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'I've not heard anything like that': Judge Wolff skeptical about state's claims of abuse at Freeman complex

The Bexar County leader says any potential incidents of sexual abuse "needs to be taken care of," but he wasn't aware of alleged issues beforehand.

SAN ANTONIO — Following Gov. Greg Abbott’s announcement of an impending investigation into allegations of sexual abuse and mistreatment of young asylum-seekers being housed at the Freeman Coliseum complex this week, a top local leader says he had not heard or seen anything resembling the claims prior to Wednesday evening.

Speaking to KENS 5, Bexar County Judge Nelson Wolff agreed that immediate action needs to be taken if the claims of sexual abuse are substantiated, but added he doesn’t believe the children and teenagers being housed at the facility – over 1,300 of them, as of Monday – are being neglected.

“I’ve been out there, I’ve seen what’s going on,” Wolff said. “They’re getting three hot meals a day, they’re getting two snacks a day. There’s a separate tent where up to 300 of them are cohorted if they do have COVID.”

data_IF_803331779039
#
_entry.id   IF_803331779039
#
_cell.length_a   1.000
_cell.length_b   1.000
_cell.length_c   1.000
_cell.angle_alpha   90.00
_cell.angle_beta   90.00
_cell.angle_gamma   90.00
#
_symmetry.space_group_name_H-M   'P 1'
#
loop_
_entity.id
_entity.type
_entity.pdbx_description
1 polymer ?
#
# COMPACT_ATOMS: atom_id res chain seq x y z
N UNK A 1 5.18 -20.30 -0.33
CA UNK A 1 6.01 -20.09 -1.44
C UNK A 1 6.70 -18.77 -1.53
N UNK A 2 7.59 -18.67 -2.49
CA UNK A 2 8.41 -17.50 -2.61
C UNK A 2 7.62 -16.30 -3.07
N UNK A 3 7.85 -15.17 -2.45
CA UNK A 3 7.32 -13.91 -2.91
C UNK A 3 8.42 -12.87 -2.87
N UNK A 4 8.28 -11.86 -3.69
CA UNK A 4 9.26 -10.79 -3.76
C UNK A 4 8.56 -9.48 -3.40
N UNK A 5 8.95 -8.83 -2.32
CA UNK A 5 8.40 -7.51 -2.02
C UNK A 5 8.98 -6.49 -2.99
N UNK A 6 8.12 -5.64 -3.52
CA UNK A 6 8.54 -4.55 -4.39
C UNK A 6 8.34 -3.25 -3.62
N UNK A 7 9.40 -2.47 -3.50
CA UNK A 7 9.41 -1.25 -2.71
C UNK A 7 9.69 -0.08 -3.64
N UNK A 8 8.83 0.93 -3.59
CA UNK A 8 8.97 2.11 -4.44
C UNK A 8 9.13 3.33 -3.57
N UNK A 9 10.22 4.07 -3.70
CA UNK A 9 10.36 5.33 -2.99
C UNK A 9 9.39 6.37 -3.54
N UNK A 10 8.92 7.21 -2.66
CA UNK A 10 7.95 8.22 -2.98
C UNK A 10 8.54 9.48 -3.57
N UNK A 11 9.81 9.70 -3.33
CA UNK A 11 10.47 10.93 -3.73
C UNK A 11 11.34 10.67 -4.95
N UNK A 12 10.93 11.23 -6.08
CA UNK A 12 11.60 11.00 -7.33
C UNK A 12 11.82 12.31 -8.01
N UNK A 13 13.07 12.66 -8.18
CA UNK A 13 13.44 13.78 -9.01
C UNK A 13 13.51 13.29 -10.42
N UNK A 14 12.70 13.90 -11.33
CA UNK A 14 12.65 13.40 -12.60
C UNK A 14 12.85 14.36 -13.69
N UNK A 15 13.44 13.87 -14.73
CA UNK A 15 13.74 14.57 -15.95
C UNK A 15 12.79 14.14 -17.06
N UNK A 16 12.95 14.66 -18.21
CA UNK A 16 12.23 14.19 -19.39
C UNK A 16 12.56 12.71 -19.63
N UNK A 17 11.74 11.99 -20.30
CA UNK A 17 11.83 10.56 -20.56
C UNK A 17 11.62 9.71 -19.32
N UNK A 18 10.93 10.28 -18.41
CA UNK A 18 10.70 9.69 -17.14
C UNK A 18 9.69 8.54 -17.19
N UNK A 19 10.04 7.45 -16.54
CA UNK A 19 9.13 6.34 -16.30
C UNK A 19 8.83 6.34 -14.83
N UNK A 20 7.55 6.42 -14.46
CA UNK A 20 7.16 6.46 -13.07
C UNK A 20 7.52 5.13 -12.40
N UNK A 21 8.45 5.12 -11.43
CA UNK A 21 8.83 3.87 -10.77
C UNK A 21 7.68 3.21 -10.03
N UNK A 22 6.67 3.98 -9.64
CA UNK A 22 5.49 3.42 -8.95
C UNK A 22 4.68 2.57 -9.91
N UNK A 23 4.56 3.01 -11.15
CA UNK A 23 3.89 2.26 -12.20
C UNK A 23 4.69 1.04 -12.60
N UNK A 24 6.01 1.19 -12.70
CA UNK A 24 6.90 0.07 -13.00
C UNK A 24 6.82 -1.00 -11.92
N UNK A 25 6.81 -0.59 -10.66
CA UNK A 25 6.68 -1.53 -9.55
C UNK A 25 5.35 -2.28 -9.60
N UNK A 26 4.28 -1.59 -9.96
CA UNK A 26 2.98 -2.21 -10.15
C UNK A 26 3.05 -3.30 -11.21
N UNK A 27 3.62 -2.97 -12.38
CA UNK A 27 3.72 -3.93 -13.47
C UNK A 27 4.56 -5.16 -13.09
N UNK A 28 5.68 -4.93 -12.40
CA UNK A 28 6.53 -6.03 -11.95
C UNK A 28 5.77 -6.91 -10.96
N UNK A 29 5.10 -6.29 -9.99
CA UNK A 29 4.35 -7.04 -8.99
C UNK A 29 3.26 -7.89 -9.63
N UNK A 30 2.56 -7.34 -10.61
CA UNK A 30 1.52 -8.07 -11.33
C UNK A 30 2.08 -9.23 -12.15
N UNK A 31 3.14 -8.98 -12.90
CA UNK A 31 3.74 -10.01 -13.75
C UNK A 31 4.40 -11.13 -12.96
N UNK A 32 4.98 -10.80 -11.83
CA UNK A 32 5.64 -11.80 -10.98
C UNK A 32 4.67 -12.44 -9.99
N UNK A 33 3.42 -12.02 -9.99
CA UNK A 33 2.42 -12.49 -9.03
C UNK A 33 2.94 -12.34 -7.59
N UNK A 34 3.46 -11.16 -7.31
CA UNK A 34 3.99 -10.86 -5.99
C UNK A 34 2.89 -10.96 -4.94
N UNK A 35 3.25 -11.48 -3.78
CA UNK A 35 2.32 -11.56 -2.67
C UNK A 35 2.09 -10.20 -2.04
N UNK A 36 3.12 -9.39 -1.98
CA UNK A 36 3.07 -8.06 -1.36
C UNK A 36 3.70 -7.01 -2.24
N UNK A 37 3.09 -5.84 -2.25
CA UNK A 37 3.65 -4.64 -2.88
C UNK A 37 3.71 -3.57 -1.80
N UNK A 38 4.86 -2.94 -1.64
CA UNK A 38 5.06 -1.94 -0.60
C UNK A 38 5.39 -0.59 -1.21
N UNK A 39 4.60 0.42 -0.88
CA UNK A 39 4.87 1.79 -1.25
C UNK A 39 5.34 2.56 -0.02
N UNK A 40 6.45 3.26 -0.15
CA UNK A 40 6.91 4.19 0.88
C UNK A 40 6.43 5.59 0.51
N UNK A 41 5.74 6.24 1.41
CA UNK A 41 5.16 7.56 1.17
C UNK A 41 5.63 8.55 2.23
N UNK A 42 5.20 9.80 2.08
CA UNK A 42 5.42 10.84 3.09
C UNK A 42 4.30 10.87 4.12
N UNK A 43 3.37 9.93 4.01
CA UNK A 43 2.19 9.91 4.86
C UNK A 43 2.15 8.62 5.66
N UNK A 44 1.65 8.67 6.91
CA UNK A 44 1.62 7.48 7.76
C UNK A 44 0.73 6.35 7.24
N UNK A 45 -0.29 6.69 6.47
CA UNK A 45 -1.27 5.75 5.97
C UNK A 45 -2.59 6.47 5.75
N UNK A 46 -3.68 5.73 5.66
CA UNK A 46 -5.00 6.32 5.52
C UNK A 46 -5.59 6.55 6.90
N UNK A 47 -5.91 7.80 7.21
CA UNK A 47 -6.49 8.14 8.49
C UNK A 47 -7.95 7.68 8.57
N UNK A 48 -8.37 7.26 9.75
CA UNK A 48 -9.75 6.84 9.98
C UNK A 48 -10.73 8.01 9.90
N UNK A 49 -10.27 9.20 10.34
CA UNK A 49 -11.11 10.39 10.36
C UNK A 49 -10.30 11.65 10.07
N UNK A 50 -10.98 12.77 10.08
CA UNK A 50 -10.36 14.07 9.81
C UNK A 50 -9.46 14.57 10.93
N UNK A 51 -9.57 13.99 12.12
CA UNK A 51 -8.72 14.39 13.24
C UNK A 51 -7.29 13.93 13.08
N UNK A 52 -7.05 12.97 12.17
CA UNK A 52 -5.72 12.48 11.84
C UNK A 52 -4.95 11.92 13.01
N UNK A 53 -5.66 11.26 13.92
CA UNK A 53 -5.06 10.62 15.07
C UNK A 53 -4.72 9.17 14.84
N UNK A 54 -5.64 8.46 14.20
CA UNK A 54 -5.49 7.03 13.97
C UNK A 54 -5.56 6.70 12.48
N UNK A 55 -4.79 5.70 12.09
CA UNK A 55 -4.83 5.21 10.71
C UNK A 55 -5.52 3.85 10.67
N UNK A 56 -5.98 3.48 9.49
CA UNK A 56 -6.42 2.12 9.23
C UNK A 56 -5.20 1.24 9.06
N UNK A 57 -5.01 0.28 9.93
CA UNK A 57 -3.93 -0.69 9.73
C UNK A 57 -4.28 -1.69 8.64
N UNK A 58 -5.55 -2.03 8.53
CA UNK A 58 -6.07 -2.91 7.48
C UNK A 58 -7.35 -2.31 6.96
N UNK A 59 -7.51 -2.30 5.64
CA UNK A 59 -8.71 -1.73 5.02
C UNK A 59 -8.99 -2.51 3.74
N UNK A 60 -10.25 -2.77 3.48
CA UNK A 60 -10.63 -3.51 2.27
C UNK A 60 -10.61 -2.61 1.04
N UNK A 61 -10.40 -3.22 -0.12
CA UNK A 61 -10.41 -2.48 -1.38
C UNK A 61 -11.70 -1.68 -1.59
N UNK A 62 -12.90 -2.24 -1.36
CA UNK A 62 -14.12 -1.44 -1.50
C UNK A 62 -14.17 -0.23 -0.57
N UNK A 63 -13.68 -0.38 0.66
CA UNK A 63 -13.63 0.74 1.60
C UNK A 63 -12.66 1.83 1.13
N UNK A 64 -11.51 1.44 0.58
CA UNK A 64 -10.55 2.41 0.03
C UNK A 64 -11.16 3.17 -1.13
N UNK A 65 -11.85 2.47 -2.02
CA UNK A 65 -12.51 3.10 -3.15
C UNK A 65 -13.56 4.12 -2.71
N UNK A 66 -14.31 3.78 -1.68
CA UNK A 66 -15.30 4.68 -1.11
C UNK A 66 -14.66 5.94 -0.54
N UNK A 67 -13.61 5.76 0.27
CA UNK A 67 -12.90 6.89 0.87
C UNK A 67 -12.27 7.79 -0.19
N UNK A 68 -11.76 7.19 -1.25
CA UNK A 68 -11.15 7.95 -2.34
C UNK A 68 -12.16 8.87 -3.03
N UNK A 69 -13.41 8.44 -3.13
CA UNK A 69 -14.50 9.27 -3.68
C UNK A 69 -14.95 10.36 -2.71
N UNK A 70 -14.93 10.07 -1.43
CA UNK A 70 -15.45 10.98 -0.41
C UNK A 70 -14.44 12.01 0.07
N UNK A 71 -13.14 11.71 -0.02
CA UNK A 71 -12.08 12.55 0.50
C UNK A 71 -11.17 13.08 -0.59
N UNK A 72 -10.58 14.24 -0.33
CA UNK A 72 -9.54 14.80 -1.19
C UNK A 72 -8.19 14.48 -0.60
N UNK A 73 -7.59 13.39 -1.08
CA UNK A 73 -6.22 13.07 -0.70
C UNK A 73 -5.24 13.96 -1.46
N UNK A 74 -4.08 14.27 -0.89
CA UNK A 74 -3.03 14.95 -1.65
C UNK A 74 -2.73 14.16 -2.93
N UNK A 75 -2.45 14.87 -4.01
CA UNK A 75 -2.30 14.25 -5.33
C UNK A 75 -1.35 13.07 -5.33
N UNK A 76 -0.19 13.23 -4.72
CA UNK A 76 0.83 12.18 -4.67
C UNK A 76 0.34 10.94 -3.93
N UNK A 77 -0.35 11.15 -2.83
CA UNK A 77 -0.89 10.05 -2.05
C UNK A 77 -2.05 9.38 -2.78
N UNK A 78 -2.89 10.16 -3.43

Wolff was specifically responding to allegations from Abbott that some minors at the facility aren’t eating, and that those who have tested positive for the coronavirus aren’t isolated from others.

Abbott also said the state has received “very credible allegations” of sexual abuse of minors at the facility as well as claims there is inadequate staffing to properly supervise the minors.

“Health and Human Services (representatives) are out there, Homeland Security is out there, Federal Protective Services is out there. They’ve got…different agencies. CDC’s out there,” Wolff said. “I’ve not heard anything until the governor came down and said this. I just don’t know if it’s true or not, what he’s saying.”

One medical professional with direct knowledge of the operations seconded Wolff’s assessment of the care being provided at the facility.

“I hope (Abbott) recants after he sees what it’s really like right now because these children need us,” the individual told KENS 5 on the condition of anonymity.

Wolff says the county’s next course of action is to get answers from the federal government, adding Bexar County has a right to terminate its agreement regarding the use of Freeman grounds as a temporary shelter within seven days. Meanwhile, Abbott says Texas Rangers will be leading an investigation into the allegations regarding conditions at the Freeman housing operation.

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